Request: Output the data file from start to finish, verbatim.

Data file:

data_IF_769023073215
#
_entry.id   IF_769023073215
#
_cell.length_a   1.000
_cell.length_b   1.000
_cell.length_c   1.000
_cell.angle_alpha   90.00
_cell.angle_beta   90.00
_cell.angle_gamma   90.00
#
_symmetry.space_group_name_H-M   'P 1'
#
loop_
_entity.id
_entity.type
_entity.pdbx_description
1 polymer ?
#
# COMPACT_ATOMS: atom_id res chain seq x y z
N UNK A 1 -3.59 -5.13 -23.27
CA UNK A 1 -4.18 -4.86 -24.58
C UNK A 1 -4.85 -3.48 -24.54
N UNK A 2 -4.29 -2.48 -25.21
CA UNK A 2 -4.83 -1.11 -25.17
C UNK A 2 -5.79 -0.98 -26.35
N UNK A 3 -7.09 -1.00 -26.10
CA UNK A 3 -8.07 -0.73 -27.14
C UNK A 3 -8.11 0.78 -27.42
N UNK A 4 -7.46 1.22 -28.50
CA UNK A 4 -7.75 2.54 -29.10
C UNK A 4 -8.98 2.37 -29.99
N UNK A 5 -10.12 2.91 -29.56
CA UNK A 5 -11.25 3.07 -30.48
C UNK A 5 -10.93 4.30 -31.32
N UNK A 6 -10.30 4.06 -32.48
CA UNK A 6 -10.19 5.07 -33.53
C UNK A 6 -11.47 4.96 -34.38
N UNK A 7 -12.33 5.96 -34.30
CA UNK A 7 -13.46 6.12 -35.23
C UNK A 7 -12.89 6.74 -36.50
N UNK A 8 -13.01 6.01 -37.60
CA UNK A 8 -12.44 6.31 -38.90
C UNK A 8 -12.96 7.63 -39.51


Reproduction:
data_IF_769023073215
#
_entry.id   IF_769023073215
#
_cell.length_a   1.000
_cell.length_b   1.000
_cell.length_c   1.000
_cell.angle_alpha   90.00
_cell.angle_beta   90.00
_cell.angle_gamma   90.00
#
_symmetry.space_group_name_H-M   'P 1'
#
loop_
_entity.id
_entity.type
_entity.pdbx_description
1 polymer ?
#
# COMPACT_ATOMS: atom_id res chain seq x y z
N UNK A 1 -3.59 -5.13 -23.27
CA UNK A 1 -4.18 -4.86 -24.58
C UNK A 1 -4.85 -3.48 -24.54
N UNK A 2 -4.29 -2.48 -25.21
CA UNK A 2 -4.83 -1.11 -25.17
C UNK A 2 -5.79 -0.98 -26.35
N UNK A 3 -7.09 -1.00 -26.10
CA UNK A 3 -8.07 -0.73 -27.14
C UNK A 3 -8.11 0.78 -27.42
N UNK A 4 -7.46 1.22 -28.50
CA UNK A 4 -7.75 2.54 -29.10
C UNK A 4 -8.98 2.37 -29.99
N UNK A 5 -10.12 2.91 -29.56
CA UNK A 5 -11.25 3.07 -30.48
C UNK A 5 -10.93 4.30 -31.32
N UNK A 6 -10.30 4.06 -32.48
CA UNK A 6 -10.19 5.07 -33.53
C UNK A 6 -11.47 4.96 -34.38
N UNK A 7 -12.33 5.96 -34.30
CA UNK A 7 -13.46 6.12 -35.23
C UNK A 7 -12.89 6.74 -36.50
N UNK A 8 -13.01 6.01 -37.60
CA UNK A 8 -12.44 6.31 -38.90
C UNK A 8 -12.96 7.63 -39.51